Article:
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Forums > C64 Coding > Hermit Reloc-aid
2009-11-03 16:51
Hermit

Registered: May 2008
Posts: 206
Hermit Reloc-aid

Dear Mates

Recently I had some tunes to be relocated.

As I couldn't find any appropriate tool to relocate
these old tunes (Galway, Joseph Richard, Hubbard,...),
I had to start writing a universal relocator.

Now it is useful to relocate the tune automatically,
leaving only some minor changes left for the user (coder), like setting pointers used for zeropage-indexed memory-calls.

If anyone need the code, I can upload it or send it as source code or as compiled code. It's NOT a COMPLETE TOOL, as doesn't include any loader/setting parts, settings and load/save can be done within assembler/IDE/monitor..
(I use 64tass cross assembler for fast work + VICE+Final Replay cart-image.)
The name 'Reloc-aid' comes from the fact that it saves much work for you, but doesn't do all the stuff. I had success with it for really old tunes, maybe you'll also have with enough reverse-coding/disassembling knowledge.

I'll tell what the workflow is, to get a tune relocated:
-------------------------------------------------------

-It distinguishes which is data, which is code, which data/code isn't used, and first makes a 'mask' with this information. (This is PASS1, the maskmaker...)
How this works?
Of course it runs the selected subtune, and breaks it at every command with an exactly timed one-shot CIA interrupt (on a non-badline!). I recommend to use VICE in warp+nosound mode here, as it takes a while for the tune to end or loop.
(The maskmaker takes the addressing-mode of command-opcodes from my pre-defined table.) Maskmaker simply ends with RUNSTOP-key.

-At PASS2 it simply changes all the absolute-addressing operands (addresses), even indirect-JMP addresses. This was the easy part, without much interaction needed from user.
(At relocation the mask is copied back to the source-range, and if you set, the unused areas remain zero (!) at target location for better compression later.)
Here I recommend to save the relocated tune and especially the mask to prevent doing PASS1 again.)

-PASS3: However (depending on tune) some pointers left unchanged in memory (used for zeropage-indexed (Y) instructions). These are hard to determine by software (this would need to virtually 'rewind' the CPU), but at least I made a function (follow mode 3) to run the relocated tune again, and stop it at every memory reads/writes that are still addressing memory in the original (source range) place.
At this stop user is prompted about the PC address, command, operand, registers.
The manual work starts with freezing/resetting the machine, and search+modify the pointers in memory. This needs well skilled coding knowledge, who did relocation before know what I mean.
Here the register/pointer info and mask can help a lot (with 'h' command of monitor, you can find self-writing codes or zeropage-pointer modifiers in the mask therefore also in routine).
After eliminating a 'stopping point', you have to start the tune again in this mode, and it will stop again, if the outside-call appears again.
You have to repeat this ('stop'+'search'+'modify'+'restart') process until all remaining (wrong) pointers are corrected by you. I recommend to save/write down the modifications that ended with success.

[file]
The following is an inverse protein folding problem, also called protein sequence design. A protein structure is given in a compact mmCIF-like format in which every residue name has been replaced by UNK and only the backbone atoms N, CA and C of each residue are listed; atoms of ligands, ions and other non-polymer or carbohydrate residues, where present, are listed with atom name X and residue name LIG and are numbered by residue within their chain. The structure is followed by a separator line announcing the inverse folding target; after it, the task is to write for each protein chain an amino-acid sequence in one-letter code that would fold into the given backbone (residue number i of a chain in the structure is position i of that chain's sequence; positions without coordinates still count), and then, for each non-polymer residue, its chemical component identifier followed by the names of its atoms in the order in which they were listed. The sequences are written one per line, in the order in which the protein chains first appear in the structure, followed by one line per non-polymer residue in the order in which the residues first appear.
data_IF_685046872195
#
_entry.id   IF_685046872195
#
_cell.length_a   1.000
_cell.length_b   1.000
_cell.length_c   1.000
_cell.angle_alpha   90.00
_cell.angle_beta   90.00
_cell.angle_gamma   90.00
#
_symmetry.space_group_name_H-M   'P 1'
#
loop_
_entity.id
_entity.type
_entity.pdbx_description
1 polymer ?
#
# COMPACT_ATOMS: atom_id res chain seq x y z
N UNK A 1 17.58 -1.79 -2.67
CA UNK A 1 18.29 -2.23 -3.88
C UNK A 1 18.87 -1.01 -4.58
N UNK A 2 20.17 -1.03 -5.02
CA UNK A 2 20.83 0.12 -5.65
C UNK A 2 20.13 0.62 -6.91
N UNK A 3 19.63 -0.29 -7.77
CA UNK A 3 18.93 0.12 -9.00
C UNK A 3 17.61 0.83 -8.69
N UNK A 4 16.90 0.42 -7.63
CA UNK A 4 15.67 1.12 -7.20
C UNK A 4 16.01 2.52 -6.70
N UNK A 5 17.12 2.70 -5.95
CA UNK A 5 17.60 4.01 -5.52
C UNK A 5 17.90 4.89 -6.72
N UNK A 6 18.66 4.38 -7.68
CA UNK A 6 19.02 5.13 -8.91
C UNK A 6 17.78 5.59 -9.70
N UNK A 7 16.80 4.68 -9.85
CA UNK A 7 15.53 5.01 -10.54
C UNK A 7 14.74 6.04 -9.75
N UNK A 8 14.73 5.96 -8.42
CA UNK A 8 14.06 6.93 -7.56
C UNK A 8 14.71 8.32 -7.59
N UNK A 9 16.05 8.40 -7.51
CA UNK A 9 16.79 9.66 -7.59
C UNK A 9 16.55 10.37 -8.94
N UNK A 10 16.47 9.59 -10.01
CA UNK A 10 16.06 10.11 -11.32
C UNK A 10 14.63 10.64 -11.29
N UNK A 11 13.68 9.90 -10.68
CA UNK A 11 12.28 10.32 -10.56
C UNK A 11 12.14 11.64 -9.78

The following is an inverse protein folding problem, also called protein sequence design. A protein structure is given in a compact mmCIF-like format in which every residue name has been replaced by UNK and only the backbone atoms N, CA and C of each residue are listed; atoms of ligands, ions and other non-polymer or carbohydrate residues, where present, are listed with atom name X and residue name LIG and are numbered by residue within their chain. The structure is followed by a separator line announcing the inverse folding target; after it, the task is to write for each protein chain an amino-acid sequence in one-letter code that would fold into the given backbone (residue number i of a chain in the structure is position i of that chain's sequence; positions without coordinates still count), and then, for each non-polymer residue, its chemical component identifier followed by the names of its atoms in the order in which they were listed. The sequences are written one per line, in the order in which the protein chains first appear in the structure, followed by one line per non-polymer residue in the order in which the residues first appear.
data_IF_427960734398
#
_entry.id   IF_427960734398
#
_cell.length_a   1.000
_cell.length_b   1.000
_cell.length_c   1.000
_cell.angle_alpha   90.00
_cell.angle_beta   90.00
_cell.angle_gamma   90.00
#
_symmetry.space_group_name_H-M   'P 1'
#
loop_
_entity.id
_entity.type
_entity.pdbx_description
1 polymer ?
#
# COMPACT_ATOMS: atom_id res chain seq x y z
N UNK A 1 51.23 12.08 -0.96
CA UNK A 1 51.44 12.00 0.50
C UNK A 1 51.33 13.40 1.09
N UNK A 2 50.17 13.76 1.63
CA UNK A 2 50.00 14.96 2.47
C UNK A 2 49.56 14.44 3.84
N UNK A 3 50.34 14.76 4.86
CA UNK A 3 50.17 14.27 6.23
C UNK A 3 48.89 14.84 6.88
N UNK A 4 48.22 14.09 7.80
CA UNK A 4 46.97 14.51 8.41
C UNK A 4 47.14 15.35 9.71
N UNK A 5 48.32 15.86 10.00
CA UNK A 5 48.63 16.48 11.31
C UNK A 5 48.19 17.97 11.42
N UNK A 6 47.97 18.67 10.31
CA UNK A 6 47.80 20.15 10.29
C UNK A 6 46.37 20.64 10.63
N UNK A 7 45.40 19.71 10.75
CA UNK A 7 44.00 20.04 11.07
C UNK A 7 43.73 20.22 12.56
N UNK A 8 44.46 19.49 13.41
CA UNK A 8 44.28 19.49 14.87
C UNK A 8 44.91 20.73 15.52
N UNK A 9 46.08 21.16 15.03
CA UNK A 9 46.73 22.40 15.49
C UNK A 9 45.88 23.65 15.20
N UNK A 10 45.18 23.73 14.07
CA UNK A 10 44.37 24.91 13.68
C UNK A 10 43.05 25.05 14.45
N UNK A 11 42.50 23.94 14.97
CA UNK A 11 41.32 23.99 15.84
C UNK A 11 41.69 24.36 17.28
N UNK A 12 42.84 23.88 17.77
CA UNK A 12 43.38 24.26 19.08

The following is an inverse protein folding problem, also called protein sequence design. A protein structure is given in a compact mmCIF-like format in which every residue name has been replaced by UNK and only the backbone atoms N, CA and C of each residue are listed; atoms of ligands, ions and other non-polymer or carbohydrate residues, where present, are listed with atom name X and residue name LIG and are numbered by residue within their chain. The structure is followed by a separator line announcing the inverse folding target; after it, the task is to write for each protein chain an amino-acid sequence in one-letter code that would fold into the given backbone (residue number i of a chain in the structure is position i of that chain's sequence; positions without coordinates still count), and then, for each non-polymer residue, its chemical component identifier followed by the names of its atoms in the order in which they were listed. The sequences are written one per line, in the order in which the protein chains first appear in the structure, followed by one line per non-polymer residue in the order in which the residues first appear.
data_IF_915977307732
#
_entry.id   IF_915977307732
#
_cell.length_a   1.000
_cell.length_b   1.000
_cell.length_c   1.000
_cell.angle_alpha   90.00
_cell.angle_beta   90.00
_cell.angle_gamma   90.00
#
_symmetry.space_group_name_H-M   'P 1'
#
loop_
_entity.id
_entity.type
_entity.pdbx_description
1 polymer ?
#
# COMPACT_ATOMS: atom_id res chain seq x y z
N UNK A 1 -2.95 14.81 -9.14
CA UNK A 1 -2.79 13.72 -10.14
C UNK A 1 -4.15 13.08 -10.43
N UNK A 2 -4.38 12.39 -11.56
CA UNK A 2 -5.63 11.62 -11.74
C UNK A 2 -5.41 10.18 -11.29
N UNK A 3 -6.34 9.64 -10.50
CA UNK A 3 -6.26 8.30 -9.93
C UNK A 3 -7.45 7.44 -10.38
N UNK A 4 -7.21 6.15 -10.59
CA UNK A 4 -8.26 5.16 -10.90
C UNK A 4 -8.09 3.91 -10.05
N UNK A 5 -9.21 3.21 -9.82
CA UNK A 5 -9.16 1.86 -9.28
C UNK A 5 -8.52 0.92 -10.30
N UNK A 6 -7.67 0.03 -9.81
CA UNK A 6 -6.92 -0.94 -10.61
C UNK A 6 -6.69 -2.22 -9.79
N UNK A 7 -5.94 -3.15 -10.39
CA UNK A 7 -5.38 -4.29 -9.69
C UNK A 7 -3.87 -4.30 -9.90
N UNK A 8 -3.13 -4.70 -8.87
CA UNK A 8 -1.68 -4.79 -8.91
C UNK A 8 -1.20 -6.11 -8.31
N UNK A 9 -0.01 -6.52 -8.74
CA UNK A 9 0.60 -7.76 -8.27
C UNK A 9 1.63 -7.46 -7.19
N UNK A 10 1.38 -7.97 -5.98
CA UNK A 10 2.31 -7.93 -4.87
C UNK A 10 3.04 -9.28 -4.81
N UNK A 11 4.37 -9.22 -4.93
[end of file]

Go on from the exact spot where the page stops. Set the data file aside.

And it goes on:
(Generally I found around 4...20 databytes in tunes that had to be changed manually after PASS2).

Here we are ready, our tune can be used in our proggy.

Appendix :)
-----------
the PASS1 recognises and signs these types into the 'mask' (this is an extract from sourcecode-comment):
;---------
;PASS1 ;write modifying-mask into target area
;mask: 0:will be left at moving, no used code/data here (shrinked parts)

;command/operand bytes (section 1.)
; 1-code/operand byte, that we'll never modify
; 2-absolute operand-bytes pointing into source range, always modify!
; 3-..(indirect operand pointing into source range)
; 4-..operand of immediate addressing command, maybe modified if affects indirect 0pg-pointer

; 5-absolute addressing command-byte, don't modify
; 6-..command-byte for indirect addressing (point 3) , don't modify
; 7-..immediate addressing command-byte , don't modify

;data-bytes
; 8-absolute/absX/absY/indirect addresed databyte, don't modify
; 9-zeropage-indirect X/Y indexed databyte,don't modify
; a-..(pointer-hi databyte, modify)
; b-..(pointer-lo databyte, modify)

;command/operand bytes (section 2.)
; c-zeropage writer command ('L')
; d-operand of zp-writer command ('M')
; e-zp-pointer modifier STA/STX/STY ('N')
; f-self writing code (operand modifier (absolute addressing) command)

If there's interest for this 'aid' (not 'tool') I'll upload it onto my homepage or CSDB (source+binary).
You may ask for it in this topic.

I use it with 64tass & VICE like this:

http://hermitsoft.uw.hu/doc/Hermit-reloc-aid.jpg

----------------------------------------------
Hermit Software Hungary
 
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2009-11-05 20:20
ice00

Registered: Apr 2002
Posts: 41
For Linux people you can even use JC64dis and the given patch for SIDLD that use the same method of Siddiag (it was a courtesy of Michael S. that gave me idea/code behind that program): http://sourceforge.net/projects/jc64/files/binary/last/jc64dis-..